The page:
Dry sinuses can be uncomfortable and irritating. Allergies, irritants, and some medical conditions, such as Sjogren’s syndrome, can cause dry sinuses. People may find that they can treat or manage this symptom at home.
In this article, we look at the causes and treatment of dry sinuses. We also explain when to see a doctor.
The sinuses are hollow cavities in the skull that are present around the forehead, cheeks, and nose. A thin layer of mucus lines the sinuses to keep them moist and trap bacteria.
If the body stops producing as much mucus, the sinuses can become dry, leading to a feeling of uncomfortable dryness in the nose and airways. Depending on the cause, people with dry sinuses may also experience nosebleeds or sinus infections.
There are several possible causes of dry sinuses, including those below.
The sinuses can usually adapt to a wide range of climates and conditions. However, for some people, dry air may cause or exacerbate dry sinuses. It may cause feelings of discomfort or crusting inside the nose, which can lead to nosebleeds.
According to a review article, older adults may develop dry sinuses more easily than younger adults if indoor air humidity is low. The researchers also suggest that people who breathe through the mouth are more susceptible.
- feeling thirsty
- dry skin
- urinating less frequently
- darker urine
- feeling lightheaded or dizzy
Children with dehydration may be listless, produce no tears when they cry, or have sunken cheeks or eyes.
People with mild dehydration can get better by drinking fluids and electrolyte replacement drinks. However, severe dehydration can be a medical emergency.
According to the Allergy & Asthma Network, environmental irritants can upset the balance of mucus in the sinuses. The mucus may become thicker than usual, slowing down its flow and making the sinuses dryer.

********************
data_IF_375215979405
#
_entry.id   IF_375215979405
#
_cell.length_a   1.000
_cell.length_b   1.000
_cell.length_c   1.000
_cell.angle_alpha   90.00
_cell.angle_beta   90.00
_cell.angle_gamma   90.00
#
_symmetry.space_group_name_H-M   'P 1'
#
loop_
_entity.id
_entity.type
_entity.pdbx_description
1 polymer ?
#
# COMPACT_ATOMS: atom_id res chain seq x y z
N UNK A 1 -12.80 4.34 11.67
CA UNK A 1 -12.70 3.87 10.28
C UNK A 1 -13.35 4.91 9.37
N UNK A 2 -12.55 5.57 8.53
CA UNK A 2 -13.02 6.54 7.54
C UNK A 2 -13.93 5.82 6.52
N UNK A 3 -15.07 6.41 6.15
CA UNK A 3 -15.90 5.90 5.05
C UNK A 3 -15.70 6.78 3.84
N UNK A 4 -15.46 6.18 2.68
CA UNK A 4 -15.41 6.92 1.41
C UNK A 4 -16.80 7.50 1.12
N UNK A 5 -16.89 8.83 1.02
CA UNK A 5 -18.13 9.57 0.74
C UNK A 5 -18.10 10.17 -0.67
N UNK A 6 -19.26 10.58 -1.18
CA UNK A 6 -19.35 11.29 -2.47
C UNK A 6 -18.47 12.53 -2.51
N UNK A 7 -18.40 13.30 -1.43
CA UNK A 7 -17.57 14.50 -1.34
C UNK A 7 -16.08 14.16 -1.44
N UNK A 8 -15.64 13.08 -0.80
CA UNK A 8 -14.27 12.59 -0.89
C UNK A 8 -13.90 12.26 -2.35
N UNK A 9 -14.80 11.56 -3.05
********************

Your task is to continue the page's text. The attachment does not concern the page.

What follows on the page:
Irritants that people may come into regular contact with include strong chemicals, intense scents, and smoke. Avoiding triggers for nasal irritation and dryness where possible may help.
Medications that treat nasal symptoms, such as allergy medication (antihistamines) and decongestants, can dry the sinuses and nose. Immunosuppressants can also exacerbate dry sinuses.
If someone thinks that a medication that they are taking is causing dry sinuses, they should discuss their options with a doctor.
Sjogren’s syndrome is an autoimmune condition that causes dryness in various parts of the body. It can cause the sinuses to produce less mucus, resulting in sinus problems, such as dry sinuses, nosebleeds, and recurring sinus infections.
Other symptoms of Sjogren’s syndrome include:
- dry eyes
- dry lips, mouth, and throat
- difficulty swallowing
- difficulty concentrating
- respiratory issues
- gastrointestinal issues
- joint or muscle pain
To diagnose Sjogren’s syndrome, a doctor will assess the person’s symptoms. They may measure salivary flow or perform a blood test for antibodies that could indicate this condition.
Sjogren’s syndrome is a long-term condition. However, a combination of lifestyle changes and medication can help people manage their symptoms.
For quick relief from dry sinuses, the Sjögren’s Foundation suggest that people try:
- using a humidifier to increase the humidity of the surrounding air
- inhaling steam from showers or baths
- using over-the-counter nasal sprays, drops, or saline gels
- staying hydrated by drinking plenty of fluids throughout the day
- avoiding or limiting time in dry environments
- avoiding nonessential medications that may dry out the sinuses as a side effect
- limiting exposure to environmental or chemical toxins
When using a humidifier, it is a good idea to clean the device twice a week to prevent bacteria and molds from circulating in the air. A self-sterilizing humidifier cleans the steam before releasing it.
If someone has dry sinuses that do not improve with home treatment, they should see a doctor if possible. Dry sinuses are sometimes due to an underlying condition, which may require medication.
Over time, dry sinuses can lead to a buildup of thick mucus. This buildup prevents the sinuses from clearing away potentially harmful bacteria, which can cause a sinus infection. The symptoms of a sinus infection include:
- a runny nose
- green discharge from the nose
- a blocked nose
- tenderness or pain in the face
- headaches toward the front of the head
- teeth or jaw pain
- bad breath
If someone has the symptoms of a sinus infection, they should see a doctor. They may need to take antibiotics.
Dry sinuses can be uncomfortable, but people may be able to find symptom relief using simple at-home treatments. Staying hydrated, inhaling steam, and using a humidifier may relieve irritation.
Persistently dry sinuses may indicate an underlying condition, or they may occur as a side effect of a medication. A doctor will be able to diagnose the root cause and recommend medication changes if necessary.